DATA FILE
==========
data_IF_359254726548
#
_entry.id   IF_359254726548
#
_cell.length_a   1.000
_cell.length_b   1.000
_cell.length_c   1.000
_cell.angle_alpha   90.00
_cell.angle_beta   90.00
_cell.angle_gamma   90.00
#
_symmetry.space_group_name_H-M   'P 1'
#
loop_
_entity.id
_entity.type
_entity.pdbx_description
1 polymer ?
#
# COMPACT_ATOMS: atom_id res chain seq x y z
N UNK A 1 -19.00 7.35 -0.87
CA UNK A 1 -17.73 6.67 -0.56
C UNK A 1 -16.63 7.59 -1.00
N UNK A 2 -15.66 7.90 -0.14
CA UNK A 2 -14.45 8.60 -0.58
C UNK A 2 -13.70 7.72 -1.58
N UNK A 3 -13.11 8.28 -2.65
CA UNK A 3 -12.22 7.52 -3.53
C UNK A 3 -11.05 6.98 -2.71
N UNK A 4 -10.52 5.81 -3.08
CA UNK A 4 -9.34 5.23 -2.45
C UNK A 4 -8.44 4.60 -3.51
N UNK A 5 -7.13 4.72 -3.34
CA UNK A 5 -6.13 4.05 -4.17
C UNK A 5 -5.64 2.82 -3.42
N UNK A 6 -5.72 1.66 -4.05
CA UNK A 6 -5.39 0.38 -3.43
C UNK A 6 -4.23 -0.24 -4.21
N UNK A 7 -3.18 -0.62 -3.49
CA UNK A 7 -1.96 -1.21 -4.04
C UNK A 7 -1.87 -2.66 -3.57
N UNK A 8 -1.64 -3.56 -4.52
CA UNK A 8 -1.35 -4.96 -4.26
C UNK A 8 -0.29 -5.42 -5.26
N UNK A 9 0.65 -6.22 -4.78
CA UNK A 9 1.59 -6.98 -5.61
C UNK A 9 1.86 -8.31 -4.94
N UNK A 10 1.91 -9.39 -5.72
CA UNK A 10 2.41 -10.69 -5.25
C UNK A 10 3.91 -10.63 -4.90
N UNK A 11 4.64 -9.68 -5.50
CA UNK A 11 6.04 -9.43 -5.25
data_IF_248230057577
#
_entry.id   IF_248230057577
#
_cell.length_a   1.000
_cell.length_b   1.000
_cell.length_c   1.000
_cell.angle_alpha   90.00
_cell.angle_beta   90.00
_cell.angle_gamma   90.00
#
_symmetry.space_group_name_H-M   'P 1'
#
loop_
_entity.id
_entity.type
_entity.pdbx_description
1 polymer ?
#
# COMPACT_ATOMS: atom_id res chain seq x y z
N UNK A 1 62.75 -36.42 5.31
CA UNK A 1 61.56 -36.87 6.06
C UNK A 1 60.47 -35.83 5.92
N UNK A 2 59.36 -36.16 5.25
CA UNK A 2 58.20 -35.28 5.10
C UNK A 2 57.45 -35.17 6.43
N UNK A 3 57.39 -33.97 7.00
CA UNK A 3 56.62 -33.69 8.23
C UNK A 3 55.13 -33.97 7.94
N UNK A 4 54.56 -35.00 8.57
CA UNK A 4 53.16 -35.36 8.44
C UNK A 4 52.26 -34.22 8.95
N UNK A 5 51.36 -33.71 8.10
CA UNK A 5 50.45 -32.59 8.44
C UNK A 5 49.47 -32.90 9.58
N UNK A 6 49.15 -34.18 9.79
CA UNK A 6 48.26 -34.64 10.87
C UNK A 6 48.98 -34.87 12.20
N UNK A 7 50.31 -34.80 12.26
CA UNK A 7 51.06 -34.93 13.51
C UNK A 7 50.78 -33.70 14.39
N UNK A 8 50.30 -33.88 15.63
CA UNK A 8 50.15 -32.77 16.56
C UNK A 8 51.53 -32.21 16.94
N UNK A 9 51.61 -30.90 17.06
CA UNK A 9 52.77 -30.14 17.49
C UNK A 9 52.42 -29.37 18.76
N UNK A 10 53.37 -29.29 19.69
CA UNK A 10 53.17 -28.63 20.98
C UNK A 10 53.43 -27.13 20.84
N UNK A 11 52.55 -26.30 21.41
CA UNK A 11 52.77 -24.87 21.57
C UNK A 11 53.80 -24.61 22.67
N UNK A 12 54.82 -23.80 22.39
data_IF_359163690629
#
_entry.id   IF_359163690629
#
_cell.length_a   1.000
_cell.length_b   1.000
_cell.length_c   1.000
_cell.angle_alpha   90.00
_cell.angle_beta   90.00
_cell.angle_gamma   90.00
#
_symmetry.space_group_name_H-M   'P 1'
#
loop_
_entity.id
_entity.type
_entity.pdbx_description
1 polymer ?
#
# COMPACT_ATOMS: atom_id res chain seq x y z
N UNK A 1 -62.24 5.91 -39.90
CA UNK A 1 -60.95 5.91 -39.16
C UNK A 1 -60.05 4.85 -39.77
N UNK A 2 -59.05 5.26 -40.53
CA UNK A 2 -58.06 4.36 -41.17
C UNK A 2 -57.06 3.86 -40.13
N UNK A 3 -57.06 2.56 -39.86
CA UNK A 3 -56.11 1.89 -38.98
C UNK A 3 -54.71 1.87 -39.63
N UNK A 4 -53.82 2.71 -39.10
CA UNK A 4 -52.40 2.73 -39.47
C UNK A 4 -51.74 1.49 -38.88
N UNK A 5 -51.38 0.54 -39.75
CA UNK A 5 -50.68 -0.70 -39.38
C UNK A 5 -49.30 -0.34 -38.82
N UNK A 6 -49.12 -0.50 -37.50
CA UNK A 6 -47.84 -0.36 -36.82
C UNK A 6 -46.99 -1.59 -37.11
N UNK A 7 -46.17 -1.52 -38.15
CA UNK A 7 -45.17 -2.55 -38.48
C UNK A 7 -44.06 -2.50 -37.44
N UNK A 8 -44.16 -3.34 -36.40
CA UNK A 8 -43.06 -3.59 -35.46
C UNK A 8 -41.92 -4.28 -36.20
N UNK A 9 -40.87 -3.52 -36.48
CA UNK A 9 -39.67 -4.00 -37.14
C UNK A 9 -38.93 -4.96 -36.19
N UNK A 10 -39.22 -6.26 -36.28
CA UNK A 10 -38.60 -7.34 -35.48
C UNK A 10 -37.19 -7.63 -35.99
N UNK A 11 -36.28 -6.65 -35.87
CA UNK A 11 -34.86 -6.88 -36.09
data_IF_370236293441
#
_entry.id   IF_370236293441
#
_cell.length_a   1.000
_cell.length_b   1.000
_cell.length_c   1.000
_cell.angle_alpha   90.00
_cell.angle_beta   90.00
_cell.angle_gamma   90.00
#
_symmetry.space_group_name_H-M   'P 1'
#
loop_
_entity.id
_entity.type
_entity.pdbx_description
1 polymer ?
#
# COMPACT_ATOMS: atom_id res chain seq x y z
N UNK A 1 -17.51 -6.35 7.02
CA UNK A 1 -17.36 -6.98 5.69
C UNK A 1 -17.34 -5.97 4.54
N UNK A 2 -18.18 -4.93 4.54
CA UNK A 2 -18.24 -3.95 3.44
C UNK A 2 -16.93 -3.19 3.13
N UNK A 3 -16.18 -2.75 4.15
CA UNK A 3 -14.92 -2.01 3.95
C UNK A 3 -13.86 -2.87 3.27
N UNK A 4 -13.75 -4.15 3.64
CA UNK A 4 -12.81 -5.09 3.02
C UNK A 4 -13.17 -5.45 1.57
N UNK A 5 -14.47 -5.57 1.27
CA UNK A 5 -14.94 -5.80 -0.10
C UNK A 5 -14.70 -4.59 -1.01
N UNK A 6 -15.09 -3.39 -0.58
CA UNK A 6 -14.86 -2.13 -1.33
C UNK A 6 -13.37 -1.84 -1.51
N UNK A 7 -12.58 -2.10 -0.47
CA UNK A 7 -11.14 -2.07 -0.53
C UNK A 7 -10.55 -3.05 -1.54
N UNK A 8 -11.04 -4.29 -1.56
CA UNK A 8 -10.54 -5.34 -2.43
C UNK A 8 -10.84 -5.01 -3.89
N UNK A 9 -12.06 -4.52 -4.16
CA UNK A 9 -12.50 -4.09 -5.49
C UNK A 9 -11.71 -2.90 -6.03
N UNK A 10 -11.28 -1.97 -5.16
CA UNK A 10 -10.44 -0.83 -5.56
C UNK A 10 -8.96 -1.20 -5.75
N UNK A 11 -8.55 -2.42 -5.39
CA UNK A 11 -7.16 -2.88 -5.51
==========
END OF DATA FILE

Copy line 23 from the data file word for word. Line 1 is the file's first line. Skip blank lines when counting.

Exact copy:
C UNK A 1 -16.63 7.59 -1.00